Edge of Tomorrow (2014) – Film Review

Director: Doug Liman
Screenplay: Christopher McQuarrie, Jez Butterworth, John-Henry Butterworth
Cast: Tom Cruise, Emily Blunt, Bill Paxton, Brendan Gleeson
Runtime: 113 min
Rating: PG-13

Over the year, summer blockbusters have come to have a similar recipe: exciting premise, cool visuals and seat-gripping action. Edge of Tomorrow not only follows the recipe really well, but brings something truly unique to the table as well. What you end up watching will definitely be one of the coolest films this summer.

Edge of Tomorrow follows Major William Cage (Tom Cruise) during a time of global crisis, with planet Earth under assault by an alien race unbeatable by any military might. Totally inexperienced in combat, Cage is forced to join what is a suicide mission. The moment the battle begins, Cage dies, only to find himself alive again. Thrown into an unexplainable time loop, Cage relives the battle again and again. However, with each death, he finds himself more skilled, more determined. Together with Special Forces warrior Rita Vrataski (Emily Blunt), they take the fight forward, each repeat getting them closer and closer.

Edge of Tomorrow

Tom Cruise described this film as a popcorn movie. That wasn’t him playing the marketing card; that’s the truth. From the moment the film begins, till the very last scene, you are constantly engaged with what can simply be described as a visual thrill ride. Hats off to Doug Liman because the directorial effort is what truly made this film work. It’s not easy playing with a story where various scenes are constantly repeated. Using appropriate cuts, multiple camera angles and different dialogue, the “repeat” factor was very successfully brought to the screen, giving audiences 113 minutes of unique film. Apart from the repetition element of the film, Liman also gave the production the necessary edge it required. What you end up watching is a cross between Terminator and Riddick, and that’s just cool.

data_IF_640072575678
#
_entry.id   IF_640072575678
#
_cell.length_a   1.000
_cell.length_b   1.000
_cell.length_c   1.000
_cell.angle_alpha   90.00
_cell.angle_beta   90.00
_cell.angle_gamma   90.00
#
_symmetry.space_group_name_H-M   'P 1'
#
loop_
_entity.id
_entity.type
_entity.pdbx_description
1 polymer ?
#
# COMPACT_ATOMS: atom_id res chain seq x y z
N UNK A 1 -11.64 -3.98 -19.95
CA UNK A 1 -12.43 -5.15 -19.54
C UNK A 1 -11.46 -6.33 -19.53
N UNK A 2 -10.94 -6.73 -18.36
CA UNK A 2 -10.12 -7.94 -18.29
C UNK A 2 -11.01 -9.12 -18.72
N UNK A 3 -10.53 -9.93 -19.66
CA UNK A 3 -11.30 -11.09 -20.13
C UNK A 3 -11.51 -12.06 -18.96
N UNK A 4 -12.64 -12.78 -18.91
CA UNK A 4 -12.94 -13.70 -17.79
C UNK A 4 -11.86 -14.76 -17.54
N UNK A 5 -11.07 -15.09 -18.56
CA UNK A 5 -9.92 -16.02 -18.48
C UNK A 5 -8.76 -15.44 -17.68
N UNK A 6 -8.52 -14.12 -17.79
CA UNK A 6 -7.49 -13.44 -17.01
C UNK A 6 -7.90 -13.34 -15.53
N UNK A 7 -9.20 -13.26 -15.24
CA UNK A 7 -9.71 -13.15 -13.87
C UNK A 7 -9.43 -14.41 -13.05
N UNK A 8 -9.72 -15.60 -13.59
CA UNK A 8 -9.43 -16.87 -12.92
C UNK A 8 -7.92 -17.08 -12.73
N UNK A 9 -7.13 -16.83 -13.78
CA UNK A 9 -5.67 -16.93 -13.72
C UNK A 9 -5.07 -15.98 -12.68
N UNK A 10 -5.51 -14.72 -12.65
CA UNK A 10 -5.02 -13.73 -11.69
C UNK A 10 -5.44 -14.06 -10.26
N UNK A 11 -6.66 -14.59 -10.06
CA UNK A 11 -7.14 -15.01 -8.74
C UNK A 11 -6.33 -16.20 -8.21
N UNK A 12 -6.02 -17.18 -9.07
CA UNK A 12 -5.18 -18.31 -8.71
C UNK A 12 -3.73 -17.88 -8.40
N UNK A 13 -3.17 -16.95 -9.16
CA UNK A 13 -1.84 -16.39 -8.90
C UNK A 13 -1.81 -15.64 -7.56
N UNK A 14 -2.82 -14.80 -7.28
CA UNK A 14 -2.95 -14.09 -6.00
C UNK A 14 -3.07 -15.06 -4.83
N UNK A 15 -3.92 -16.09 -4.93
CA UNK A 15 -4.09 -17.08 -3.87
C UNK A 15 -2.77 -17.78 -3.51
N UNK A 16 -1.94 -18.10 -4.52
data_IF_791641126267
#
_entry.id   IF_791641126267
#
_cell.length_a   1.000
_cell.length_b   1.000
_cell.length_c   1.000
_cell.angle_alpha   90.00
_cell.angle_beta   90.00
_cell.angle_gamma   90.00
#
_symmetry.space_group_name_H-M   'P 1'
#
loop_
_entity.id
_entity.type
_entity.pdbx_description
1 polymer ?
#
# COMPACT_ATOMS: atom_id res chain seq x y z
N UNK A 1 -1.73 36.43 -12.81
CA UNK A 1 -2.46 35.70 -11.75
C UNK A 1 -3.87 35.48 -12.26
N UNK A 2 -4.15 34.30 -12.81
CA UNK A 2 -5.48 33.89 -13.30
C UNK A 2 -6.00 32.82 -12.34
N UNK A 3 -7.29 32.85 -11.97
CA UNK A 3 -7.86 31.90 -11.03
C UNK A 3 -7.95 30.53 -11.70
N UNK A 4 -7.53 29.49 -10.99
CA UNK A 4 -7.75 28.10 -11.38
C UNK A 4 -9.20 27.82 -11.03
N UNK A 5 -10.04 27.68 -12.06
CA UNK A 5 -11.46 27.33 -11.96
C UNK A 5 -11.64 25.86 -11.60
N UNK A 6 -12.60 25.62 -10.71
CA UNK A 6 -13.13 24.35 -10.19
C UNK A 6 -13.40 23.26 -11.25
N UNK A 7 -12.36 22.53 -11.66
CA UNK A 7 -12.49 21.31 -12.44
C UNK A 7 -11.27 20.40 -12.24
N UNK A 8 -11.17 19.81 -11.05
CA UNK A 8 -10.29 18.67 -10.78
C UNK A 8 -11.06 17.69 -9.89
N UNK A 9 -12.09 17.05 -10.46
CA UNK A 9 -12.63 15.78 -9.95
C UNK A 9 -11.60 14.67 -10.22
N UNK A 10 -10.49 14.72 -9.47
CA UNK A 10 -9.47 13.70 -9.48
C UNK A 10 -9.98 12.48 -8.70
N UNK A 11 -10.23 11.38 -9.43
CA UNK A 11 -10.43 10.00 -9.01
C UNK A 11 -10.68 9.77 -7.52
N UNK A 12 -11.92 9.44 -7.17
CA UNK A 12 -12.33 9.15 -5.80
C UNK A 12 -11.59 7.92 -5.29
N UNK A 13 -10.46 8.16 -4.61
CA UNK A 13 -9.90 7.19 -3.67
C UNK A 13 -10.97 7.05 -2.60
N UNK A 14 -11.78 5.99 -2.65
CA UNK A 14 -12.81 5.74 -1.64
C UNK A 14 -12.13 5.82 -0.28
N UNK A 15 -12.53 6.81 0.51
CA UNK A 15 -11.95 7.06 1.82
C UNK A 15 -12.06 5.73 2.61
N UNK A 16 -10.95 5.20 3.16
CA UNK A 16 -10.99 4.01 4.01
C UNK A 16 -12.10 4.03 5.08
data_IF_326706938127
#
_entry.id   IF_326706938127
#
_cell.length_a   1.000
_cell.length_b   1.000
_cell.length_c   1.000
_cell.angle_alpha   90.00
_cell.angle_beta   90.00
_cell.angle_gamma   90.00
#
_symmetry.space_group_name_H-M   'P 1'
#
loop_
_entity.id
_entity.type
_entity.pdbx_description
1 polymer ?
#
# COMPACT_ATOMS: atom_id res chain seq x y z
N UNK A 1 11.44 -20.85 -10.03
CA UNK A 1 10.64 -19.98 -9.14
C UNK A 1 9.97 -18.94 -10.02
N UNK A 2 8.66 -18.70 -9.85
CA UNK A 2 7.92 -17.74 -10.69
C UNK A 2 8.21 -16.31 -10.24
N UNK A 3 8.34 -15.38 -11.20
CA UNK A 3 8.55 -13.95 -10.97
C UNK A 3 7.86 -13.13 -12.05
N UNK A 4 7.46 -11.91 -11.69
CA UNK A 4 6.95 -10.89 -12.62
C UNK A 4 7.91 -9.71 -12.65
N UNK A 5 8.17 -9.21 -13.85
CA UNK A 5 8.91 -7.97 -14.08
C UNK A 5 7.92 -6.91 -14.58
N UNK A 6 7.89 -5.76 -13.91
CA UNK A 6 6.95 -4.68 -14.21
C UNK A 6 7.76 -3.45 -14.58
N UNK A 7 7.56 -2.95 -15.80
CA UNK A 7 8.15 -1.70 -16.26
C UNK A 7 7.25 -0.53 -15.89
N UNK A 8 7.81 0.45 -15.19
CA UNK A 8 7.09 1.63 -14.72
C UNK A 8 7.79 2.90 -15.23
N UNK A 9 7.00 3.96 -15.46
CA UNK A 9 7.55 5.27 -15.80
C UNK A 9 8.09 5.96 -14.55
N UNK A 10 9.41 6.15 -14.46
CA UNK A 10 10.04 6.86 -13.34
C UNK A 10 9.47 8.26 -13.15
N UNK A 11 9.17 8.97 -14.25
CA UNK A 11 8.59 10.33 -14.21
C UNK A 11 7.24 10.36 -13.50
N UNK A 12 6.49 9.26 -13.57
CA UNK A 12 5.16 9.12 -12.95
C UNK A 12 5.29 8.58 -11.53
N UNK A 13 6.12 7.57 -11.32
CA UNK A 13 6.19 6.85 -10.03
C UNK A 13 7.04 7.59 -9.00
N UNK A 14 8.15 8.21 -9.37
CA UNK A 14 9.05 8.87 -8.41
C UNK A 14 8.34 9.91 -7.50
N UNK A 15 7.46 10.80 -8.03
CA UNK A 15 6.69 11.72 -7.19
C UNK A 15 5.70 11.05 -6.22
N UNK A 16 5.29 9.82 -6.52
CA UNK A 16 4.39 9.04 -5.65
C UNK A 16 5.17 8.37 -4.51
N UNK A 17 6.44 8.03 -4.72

Tom Cruise has taken his action-star status and turned it up to 11. Rather than us being thrown into a scenario with a defined character like many of his other films, his Major William Cage evolves with the story, becoming stronger and more sophisticated as scenarios unfold. Then there’s Emily Blunt in her role as tough-woman Rita Vrataski. In Edge of Tomorrow, Blunt sheds off her reputation for playing the simple, romantic-comedy style characters, and dives straight into the shoes of an alpha-female, kick-you-in-the-face superwoman. Her character is sharp and cut-throat (no pun intended), and Blunt’s performance is truly refreshing. It would be a crime not to mention powerhouses Bill Paxton and Brendan Gleeson, both of whom play vital parts in this film. How was their acting? That’s just a stupid question.

Edge of Tomorrow

Unfortunately, there is one thing that is a bit of a thorn in the whole experience. I’ve nagged a lot about the use of 3D technology and while most of the time it doesn’t add any value, it took away from the experience in this film. The design and CGI teams have put a lot of effort into the creation of the mechanical suits and alien beings, but the 3D makes everything hazy and unclear. The 3D technology can’t keep up with the various battle sequences, so all you end up seeing on screening is a lot of fast moving stuff. Nothing else. In addition, you don’t get to appreciate the detail that has gone into the various designs, which wouldn’t be the case in standard 2D. Everyone has their preference, of course, but this film would have been more appreciated without 3D.

Brilliant performances, stunning visuals, epic music and a sophisticated story are just some of the reasons you should catch Edge of Tomorrow when it makes it’s way to theatre’s on June 6. It’s a fun thrill ride, one that you will want to watch over and over again (no pun intended again!).

The Breakdown
  • 9/10
    Direction - 9/10
  • 9/10
    Performances - 9/10
  • 8/10
    Screenplay - 8/10
  • 8/10
    Cinematography - 8/10
  • 8/10
    Music/Sound - 8/10
8.4/10